How Many Physicians Can a Rural Community Support? A Practice Income Potential Model for Washington State


Addresses the ability of smaller and underserved rural communities to financially support needed physicians. Reports on an experimental simulation model that projects potential practice income for primary care physicians in rural communities of Washington State. Finds that the distribution of physicians follows predicted economic potential. Surprisingly, the types of rural communities most likely to have fewer physicians are not small isolated towns, but larger communities with above average population growth, closer proximity to metro areas and somewhat lower average family incomes. Towns in HPSAs were predominantly constrained by demand deficits. To overcome demand barriers, continuous subsidies such as enhanced Medicare payments for certified Rural Health Clinics or 10 percent Medicare supplemental payments for care provided in a HPSA could be offered. Signing-bonus approaches may help overcome initial reluctance to practice in rural areas where demand is sufficient to support long-term retention.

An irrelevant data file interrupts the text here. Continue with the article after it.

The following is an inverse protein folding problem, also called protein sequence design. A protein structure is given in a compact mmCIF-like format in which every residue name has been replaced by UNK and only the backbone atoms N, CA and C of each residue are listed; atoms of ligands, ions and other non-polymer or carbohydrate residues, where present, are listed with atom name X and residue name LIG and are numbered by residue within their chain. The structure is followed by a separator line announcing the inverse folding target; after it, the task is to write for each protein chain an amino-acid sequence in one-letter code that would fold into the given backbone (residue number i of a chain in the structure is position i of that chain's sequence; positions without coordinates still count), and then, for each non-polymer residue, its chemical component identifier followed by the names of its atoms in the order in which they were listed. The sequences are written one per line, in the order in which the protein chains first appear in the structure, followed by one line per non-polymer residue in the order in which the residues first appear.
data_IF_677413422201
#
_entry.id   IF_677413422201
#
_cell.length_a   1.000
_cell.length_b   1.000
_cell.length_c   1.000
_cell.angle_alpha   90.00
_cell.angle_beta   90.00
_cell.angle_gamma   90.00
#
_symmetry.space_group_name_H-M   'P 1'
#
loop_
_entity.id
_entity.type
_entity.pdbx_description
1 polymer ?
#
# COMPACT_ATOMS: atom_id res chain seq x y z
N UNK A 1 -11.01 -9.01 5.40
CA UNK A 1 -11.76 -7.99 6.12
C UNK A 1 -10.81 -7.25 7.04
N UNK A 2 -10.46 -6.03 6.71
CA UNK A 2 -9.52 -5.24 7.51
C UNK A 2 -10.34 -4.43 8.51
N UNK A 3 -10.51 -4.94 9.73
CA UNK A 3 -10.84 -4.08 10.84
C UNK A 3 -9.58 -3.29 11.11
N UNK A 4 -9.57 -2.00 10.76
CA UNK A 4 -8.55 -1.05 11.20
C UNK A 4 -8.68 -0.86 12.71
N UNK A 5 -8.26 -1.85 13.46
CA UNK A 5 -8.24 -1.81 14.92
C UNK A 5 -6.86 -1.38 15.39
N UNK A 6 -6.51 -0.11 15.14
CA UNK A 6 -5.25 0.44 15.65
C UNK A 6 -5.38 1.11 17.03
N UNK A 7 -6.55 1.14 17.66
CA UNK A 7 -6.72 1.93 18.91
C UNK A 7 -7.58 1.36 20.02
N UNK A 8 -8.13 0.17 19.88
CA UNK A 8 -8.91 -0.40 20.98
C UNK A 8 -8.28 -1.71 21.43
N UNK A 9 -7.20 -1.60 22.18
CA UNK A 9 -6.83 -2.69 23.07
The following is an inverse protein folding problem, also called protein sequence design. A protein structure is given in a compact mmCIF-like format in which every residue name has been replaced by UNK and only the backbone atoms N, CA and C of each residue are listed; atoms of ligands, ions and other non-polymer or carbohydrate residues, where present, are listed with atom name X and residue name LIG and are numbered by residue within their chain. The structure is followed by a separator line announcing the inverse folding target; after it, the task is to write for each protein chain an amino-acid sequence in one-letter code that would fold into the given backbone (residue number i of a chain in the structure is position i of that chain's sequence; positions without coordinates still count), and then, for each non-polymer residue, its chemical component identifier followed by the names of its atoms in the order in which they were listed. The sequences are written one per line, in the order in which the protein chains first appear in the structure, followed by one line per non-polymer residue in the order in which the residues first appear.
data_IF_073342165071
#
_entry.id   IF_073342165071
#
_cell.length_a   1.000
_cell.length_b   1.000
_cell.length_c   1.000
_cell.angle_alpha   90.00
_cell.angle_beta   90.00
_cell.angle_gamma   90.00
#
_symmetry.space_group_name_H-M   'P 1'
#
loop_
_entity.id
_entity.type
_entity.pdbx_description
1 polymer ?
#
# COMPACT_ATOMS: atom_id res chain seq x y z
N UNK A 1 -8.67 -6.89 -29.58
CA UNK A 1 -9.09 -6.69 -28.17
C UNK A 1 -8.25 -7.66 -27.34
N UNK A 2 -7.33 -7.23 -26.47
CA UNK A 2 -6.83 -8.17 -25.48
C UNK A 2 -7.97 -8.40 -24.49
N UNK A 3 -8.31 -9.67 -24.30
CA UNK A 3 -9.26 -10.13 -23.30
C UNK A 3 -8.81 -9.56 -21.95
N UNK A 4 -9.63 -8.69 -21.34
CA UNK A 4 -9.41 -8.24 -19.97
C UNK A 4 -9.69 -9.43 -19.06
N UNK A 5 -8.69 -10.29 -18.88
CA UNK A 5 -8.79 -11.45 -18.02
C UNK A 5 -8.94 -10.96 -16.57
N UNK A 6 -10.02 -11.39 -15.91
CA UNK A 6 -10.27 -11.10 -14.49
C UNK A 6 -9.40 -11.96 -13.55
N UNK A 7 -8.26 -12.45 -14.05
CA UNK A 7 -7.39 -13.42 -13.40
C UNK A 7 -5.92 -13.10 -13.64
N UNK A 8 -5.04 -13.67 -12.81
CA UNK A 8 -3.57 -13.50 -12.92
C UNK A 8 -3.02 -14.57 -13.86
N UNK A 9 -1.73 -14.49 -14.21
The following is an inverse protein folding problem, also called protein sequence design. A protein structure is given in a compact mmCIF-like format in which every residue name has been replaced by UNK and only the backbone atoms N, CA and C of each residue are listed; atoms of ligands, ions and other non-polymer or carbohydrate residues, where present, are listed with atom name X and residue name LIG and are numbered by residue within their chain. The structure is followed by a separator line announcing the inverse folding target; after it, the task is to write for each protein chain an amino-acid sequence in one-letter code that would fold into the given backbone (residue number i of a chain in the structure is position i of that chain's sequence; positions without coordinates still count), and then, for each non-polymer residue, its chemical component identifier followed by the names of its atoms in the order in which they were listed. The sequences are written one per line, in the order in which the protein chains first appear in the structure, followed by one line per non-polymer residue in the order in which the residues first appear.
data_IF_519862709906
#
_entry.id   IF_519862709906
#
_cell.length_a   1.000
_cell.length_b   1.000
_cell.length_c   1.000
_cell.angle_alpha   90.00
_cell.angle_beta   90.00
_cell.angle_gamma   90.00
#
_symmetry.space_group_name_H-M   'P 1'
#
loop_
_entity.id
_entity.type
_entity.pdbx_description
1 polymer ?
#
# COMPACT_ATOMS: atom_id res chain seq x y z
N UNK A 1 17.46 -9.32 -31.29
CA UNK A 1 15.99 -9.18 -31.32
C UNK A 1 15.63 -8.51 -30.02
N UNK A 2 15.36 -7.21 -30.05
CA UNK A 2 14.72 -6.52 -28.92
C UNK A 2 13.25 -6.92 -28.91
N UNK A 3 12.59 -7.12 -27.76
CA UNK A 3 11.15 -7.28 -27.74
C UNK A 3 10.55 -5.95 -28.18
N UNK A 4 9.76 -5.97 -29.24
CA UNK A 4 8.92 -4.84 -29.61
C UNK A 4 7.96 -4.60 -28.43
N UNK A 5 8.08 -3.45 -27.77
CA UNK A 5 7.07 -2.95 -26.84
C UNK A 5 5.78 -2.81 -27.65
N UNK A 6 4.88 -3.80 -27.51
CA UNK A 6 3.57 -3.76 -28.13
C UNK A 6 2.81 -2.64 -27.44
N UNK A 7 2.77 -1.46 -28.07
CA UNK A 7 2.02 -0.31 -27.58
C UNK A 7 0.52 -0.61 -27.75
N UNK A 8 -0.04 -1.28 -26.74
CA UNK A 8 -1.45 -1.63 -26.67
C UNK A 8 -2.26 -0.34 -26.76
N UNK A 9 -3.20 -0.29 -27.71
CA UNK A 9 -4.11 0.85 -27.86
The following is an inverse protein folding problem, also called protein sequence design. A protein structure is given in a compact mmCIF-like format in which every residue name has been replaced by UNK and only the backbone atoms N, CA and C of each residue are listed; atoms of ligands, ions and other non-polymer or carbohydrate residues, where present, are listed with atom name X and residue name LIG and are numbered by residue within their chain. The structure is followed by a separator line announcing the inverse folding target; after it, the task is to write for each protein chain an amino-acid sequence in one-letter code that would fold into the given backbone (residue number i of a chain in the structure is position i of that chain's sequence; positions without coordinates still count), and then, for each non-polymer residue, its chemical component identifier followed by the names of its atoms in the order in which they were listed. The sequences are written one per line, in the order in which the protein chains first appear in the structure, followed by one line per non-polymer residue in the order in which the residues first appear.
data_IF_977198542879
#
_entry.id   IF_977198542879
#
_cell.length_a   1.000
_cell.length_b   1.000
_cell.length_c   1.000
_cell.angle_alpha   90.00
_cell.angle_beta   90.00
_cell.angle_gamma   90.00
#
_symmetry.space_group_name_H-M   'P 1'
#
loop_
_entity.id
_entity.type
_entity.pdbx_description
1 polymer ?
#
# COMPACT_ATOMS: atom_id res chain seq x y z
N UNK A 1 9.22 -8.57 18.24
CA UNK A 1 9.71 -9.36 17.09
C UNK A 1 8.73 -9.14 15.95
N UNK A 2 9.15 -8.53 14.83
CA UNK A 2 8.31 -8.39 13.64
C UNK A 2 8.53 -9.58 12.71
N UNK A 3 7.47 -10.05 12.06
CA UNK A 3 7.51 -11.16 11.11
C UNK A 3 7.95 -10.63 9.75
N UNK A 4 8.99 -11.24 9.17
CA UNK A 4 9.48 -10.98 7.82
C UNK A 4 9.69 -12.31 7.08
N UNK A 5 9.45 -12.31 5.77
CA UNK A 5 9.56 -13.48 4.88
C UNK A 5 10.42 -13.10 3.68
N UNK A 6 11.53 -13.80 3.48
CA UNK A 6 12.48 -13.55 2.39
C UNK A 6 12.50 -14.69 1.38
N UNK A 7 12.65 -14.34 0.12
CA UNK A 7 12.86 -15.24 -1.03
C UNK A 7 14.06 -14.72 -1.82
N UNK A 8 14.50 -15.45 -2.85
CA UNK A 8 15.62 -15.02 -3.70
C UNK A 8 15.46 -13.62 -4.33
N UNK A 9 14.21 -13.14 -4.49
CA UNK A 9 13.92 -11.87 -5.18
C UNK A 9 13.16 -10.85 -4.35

WWAMI Rural Health Research Center
George Wright, Holly Andrilla, Gary Hart